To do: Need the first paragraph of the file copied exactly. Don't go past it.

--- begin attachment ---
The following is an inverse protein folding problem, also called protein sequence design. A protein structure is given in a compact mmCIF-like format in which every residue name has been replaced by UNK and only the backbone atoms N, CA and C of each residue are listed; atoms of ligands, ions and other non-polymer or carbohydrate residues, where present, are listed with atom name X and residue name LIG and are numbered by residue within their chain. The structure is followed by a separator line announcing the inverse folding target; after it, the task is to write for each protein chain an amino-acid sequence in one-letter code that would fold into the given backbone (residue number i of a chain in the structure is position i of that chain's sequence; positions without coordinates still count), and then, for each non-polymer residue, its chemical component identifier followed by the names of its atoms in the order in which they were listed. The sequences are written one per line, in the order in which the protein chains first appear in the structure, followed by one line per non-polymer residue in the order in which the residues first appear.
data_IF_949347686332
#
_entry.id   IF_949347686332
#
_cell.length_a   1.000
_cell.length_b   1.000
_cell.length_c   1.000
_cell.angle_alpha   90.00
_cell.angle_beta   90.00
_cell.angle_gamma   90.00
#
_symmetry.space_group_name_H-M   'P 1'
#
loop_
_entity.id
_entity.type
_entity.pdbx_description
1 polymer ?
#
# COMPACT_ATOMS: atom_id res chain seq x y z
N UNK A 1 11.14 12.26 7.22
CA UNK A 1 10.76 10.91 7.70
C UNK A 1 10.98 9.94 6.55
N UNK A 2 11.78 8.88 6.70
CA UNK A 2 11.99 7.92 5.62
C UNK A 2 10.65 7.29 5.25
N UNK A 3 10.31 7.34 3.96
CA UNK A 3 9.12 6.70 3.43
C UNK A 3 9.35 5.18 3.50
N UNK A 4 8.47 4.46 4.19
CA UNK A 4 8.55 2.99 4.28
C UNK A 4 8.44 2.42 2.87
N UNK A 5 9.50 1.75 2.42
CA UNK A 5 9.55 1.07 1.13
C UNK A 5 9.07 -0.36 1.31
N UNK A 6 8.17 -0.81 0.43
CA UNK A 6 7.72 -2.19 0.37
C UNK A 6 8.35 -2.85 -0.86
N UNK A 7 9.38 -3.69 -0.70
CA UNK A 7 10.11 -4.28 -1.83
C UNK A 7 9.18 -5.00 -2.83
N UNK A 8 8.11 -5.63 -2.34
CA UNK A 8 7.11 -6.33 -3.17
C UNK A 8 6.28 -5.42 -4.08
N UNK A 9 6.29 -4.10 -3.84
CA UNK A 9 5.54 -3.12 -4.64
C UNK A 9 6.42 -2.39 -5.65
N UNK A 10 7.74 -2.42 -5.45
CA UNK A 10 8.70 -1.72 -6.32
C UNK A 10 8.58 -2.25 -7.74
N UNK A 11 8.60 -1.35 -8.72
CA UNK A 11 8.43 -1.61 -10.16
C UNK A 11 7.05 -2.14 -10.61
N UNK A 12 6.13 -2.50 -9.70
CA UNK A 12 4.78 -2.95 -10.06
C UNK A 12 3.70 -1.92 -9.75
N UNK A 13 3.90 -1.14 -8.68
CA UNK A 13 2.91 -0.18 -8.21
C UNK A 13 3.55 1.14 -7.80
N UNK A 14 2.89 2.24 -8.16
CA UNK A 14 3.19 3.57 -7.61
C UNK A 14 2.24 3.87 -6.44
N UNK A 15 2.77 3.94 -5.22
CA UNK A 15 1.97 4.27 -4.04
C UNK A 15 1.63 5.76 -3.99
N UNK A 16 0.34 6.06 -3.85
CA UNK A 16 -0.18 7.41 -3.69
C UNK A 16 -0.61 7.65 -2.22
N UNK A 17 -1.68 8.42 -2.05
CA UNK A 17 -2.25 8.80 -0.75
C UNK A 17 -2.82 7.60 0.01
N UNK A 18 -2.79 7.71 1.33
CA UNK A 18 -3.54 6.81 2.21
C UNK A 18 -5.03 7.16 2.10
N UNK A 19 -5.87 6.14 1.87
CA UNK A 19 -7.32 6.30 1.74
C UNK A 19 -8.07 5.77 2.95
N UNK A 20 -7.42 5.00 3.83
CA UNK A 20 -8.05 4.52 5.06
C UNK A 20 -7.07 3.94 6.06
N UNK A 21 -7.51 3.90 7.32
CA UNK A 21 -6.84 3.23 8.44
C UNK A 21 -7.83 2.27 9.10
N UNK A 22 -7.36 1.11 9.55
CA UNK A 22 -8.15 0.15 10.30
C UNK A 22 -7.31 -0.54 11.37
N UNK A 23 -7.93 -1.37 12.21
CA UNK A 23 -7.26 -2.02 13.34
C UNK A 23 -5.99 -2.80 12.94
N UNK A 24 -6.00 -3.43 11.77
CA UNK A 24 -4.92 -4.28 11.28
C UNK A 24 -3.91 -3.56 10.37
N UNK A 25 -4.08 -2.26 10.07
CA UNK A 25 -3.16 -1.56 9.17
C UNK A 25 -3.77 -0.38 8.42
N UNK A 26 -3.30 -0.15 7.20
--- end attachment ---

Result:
The following is an inverse protein folding problem, also called protein sequence design. A protein structure is given in a compact mmCIF-like format in which every residue name has been replaced by UNK and only the backbone atoms N, CA and C of each residue are listed; atoms of ligands, ions and other non-polymer or carbohydrate residues, where present, are listed with atom name X and residue name LIG and are numbered by residue within their chain. The structure is followed by a separator line announcing the inverse folding target; after it, the task is to write for each protein chain an amino-acid sequence in one-letter code that would fold into the given backbone (residue number i of a chain in the structure is position i of that chain's sequence; positions without coordinates still count), and then, for each non-polymer residue, its chemical component identifier followed by the names of its atoms in the order in which they were listed. The sequences are written one per line, in the order in which the protein chains first appear in the structure, followed by one line per non-polymer residue in the order in which the residues first appear.